By 2004, the investigation into the 2000 murder of Air Force sergeant Derrick Tolliver had gone cold. The 40-year-old had been shot twice in the back of the head at his Converse, Texas, home, and investigators had been unable to track down any solid leads since his brutal slaying.
But in late January, detectives got their first big break.
Bexar County prosecutor Emily Angulo told "Snapped," which airs Sundays at 6/5c on Oxygen, that a man named Bobby Jones had reached out to local law enforcement with information about the shooting. Jones told police that he had heard two of his hometown acquaintances, Emanuel Fonzie and Jeremy Farr, were responsible for the murder.
Their names were more than familiar to investigators. Four years ago, police had interviewed both Fonzie and Farr after a witness placed them at Derrick's home for approximately 30 minutes on the day of the killing. Fonzie, 19, was the then-boyfriend of Derrick's estranged wife, 37-year-old Theresa Tolliver, and Farr was Fonzie's childhood friend visiting from out of state. Though investigators had their suspicions about Fonzie and Farr's involvement in Derrick's murder, they never had any concrete evidence tying them to the case.
Jones went on the explain that he had taken it upon himself to try to extract a confession out of Farr. At a party over drinks, Jones got Farr to open up about the murder. According to Jones, Farr admitted that Fonzie had contacted him and offered him $50,000 to kill Derrick. Reporter Michelle Lamb told "Snapped" that Farr had asked to speak to the person soliciting the murder, and Fonzie introduced him to Theresa. Detectives contended that Theresa had ordered the hit to collect almost $600,000 in insurance and survivor's benefits. It was later discovered that Derrick had been murdered one week before his and Theresa's divorce was finalized, which meant Theresa was still eligible to receive the entire payout from the policy.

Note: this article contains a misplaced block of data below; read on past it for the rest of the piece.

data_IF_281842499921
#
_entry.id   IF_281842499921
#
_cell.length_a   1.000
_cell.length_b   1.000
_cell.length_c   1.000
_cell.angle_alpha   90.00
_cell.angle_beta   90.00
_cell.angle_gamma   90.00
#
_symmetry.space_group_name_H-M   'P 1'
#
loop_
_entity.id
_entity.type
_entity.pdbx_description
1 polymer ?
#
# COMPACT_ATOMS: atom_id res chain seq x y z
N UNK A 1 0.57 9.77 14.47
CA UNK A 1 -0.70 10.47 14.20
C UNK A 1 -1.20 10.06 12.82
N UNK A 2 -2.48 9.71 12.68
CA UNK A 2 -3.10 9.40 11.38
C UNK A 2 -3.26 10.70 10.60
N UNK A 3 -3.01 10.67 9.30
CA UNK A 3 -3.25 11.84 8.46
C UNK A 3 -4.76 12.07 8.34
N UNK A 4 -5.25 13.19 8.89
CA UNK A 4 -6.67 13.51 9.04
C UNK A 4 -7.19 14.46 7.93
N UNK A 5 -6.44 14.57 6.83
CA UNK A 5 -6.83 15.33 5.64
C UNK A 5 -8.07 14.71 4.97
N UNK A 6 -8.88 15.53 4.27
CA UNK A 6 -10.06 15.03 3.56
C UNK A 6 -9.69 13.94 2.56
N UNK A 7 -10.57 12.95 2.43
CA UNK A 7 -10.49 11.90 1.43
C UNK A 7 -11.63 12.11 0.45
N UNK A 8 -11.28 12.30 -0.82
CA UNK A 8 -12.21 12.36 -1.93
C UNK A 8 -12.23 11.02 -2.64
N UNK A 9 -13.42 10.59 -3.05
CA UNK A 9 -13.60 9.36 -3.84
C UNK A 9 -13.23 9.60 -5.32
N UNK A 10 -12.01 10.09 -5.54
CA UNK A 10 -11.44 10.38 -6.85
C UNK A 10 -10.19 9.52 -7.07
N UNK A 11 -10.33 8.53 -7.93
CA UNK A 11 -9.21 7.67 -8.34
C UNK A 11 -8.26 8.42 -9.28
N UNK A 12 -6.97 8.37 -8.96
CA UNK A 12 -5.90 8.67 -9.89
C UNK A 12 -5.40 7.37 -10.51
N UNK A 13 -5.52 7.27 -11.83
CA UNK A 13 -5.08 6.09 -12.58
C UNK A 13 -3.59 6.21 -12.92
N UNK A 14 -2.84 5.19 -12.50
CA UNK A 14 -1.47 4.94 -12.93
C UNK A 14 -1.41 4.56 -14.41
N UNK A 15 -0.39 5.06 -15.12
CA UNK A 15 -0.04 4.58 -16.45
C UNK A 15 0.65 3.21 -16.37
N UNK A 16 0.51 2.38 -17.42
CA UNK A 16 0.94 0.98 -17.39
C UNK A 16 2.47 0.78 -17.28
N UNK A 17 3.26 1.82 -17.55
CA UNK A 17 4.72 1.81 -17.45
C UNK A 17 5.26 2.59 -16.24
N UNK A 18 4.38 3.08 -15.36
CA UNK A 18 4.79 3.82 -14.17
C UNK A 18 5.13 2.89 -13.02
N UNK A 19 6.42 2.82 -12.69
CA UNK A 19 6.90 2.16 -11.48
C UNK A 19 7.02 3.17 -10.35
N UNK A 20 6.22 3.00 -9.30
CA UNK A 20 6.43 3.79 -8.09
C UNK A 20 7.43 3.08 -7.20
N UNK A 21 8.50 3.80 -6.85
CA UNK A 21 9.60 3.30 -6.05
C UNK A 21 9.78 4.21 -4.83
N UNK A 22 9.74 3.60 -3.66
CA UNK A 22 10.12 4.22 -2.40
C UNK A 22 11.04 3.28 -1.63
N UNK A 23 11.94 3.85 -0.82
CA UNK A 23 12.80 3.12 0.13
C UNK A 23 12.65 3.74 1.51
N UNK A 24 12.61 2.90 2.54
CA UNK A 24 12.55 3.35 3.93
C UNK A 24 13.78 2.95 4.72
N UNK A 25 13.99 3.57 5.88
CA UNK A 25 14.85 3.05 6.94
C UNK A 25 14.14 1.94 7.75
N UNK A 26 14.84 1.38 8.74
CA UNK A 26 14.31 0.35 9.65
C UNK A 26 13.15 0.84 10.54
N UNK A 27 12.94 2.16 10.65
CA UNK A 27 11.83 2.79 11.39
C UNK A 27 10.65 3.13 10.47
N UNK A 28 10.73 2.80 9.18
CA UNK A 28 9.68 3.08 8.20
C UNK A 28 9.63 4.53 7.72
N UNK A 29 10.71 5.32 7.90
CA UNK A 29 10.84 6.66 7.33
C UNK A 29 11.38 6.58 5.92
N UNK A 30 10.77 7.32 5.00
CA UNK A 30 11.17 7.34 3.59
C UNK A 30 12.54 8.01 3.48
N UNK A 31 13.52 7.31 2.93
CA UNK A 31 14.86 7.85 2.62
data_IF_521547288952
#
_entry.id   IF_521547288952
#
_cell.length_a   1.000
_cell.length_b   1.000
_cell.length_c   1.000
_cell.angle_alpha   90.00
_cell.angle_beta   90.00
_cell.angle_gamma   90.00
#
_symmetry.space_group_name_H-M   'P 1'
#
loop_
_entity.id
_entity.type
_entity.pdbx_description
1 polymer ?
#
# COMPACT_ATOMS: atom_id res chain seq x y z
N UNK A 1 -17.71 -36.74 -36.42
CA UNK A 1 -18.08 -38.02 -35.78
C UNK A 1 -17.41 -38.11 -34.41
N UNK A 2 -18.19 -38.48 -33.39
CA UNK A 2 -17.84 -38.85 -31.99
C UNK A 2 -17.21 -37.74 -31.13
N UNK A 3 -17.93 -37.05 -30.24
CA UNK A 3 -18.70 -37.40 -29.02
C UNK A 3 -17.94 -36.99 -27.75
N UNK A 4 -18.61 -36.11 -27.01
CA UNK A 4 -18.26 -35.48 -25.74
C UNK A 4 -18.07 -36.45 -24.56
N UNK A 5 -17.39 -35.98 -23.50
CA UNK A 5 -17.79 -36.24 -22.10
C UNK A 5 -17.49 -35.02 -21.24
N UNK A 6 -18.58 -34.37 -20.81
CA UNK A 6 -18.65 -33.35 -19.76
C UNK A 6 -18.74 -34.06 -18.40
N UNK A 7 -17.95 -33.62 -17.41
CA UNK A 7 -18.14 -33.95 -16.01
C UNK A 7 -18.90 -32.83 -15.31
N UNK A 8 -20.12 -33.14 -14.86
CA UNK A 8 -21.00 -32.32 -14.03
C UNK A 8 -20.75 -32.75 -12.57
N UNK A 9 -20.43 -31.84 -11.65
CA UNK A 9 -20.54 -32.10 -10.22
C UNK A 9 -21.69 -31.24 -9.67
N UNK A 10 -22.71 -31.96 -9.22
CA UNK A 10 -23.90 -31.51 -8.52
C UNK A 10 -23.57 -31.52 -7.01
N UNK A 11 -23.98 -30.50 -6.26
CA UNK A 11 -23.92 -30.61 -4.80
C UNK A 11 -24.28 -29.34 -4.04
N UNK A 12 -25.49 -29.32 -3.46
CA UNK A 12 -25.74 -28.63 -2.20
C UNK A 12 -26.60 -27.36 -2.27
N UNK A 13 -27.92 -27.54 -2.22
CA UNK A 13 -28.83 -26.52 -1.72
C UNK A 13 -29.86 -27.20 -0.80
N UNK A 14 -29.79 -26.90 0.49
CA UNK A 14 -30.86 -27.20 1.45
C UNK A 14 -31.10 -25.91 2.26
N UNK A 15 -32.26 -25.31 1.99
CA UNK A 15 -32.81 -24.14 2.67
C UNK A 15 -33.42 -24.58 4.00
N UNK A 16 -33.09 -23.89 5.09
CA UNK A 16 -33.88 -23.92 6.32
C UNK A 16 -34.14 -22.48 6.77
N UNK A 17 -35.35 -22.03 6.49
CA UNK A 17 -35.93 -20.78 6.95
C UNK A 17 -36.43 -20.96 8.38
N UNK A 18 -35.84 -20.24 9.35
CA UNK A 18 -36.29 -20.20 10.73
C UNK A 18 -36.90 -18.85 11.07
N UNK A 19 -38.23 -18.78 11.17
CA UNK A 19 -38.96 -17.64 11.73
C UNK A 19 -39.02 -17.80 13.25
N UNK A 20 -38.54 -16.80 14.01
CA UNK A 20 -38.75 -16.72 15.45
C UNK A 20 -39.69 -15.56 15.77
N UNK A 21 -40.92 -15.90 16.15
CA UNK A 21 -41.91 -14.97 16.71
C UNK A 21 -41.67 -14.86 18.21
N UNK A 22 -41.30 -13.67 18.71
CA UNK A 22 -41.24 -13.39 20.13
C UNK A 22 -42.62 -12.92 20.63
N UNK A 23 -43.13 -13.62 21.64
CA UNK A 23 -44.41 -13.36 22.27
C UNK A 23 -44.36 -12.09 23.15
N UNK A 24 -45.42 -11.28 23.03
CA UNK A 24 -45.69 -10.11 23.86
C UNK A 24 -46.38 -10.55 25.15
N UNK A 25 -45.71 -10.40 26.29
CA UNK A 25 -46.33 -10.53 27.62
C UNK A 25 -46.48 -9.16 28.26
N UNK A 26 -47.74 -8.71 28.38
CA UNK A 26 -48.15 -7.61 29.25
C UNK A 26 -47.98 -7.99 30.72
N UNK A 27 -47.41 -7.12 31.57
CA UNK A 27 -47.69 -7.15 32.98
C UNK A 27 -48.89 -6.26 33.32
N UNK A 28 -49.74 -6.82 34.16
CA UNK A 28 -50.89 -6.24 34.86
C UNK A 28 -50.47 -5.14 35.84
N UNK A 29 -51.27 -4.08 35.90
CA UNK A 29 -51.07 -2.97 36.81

Jones revealed he had taped the conversation without Farr's knowledge, and he handed the recording over to investigators, who used it to secure a warrant for Farr's arrest. When confronted with the evidence against him, Farr invoked his right to counsel and declined to speak to investigators. After being found guilty of capital murder, Farr cut a deal to cap his prison sentence at 40 years in exchange for testifying against Fonzie and Theresa.
Though Farr admitted he had been the one to pull the trigger, he said the entire murder plot had been executed by his co-conspirators. Farr told investigators that on the day of the murder, Fonzie and Theresa had taken him to Derrick's house to discuss the hit and show him the layout of the home. When Derrick returned later that evening, Fonzie and Farr were waiting inside, and Farr shot him.
To learn more about the case, watch "Snapped" on Oxygen.
[Photo: "Snapped" Screengrab]
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